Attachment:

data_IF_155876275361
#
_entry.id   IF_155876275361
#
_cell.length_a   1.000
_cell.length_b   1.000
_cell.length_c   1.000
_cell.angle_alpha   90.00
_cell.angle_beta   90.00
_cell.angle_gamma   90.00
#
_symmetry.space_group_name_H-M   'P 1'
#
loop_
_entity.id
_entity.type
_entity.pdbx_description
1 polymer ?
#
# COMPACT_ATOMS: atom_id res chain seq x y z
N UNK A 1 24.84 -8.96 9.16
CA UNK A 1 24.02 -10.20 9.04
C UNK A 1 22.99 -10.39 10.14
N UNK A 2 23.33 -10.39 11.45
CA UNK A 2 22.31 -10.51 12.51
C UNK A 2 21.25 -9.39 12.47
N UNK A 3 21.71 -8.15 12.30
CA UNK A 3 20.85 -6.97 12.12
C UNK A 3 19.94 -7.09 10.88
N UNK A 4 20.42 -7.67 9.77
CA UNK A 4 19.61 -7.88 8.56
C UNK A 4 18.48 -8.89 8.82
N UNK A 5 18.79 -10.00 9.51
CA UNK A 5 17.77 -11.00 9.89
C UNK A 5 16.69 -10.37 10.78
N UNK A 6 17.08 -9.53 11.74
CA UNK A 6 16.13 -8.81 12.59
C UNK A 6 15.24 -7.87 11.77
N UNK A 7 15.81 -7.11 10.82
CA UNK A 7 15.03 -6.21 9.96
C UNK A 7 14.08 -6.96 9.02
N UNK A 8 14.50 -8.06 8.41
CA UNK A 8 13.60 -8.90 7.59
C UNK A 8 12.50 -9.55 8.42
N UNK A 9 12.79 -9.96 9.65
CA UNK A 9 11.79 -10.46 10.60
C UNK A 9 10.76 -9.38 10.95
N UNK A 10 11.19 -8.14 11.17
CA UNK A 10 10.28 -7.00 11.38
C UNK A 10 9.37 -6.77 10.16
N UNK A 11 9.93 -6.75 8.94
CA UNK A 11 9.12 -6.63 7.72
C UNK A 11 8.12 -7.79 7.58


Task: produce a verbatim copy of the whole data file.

data_IF_155876275361
#
_entry.id   IF_155876275361
#
_cell.length_a   1.000
_cell.length_b   1.000
_cell.length_c   1.000
_cell.angle_alpha   90.00
_cell.angle_beta   90.00
_cell.angle_gamma   90.00
#
_symmetry.space_group_name_H-M   'P 1'
#
loop_
_entity.id
_entity.type
_entity.pdbx_description
1 polymer ?
#
# COMPACT_ATOMS: atom_id res chain seq x y z
N UNK A 1 24.84 -8.96 9.16
CA UNK A 1 24.02 -10.20 9.04
C UNK A 1 22.99 -10.39 10.14
N UNK A 2 23.33 -10.39 11.45
CA UNK A 2 22.31 -10.51 12.51
C UNK A 2 21.25 -9.39 12.47
N UNK A 3 21.71 -8.15 12.30
CA UNK A 3 20.85 -6.97 12.12
C UNK A 3 19.94 -7.09 10.88
N UNK A 4 20.42 -7.67 9.77
CA UNK A 4 19.61 -7.88 8.56
C UNK A 4 18.48 -8.89 8.82
N UNK A 5 18.79 -10.00 9.51
CA UNK A 5 17.77 -11.00 9.89
C UNK A 5 16.69 -10.37 10.78
N UNK A 6 17.08 -9.53 11.74
CA UNK A 6 16.13 -8.81 12.59
C UNK A 6 15.24 -7.87 11.77
N UNK A 7 15.81 -7.11 10.82
CA UNK A 7 15.03 -6.21 9.96
C UNK A 7 14.08 -6.96 9.02
N UNK A 8 14.50 -8.06 8.41
CA UNK A 8 13.60 -8.90 7.59
C UNK A 8 12.50 -9.55 8.42
N UNK A 9 12.79 -9.96 9.65
CA UNK A 9 11.79 -10.46 10.60
C UNK A 9 10.76 -9.38 10.95
N UNK A 10 11.19 -8.14 11.17
CA UNK A 10 10.28 -7.00 11.38
C UNK A 10 9.37 -6.77 10.16
N UNK A 11 9.93 -6.75 8.94
CA UNK A 11 9.12 -6.63 7.72
C UNK A 11 8.12 -7.79 7.58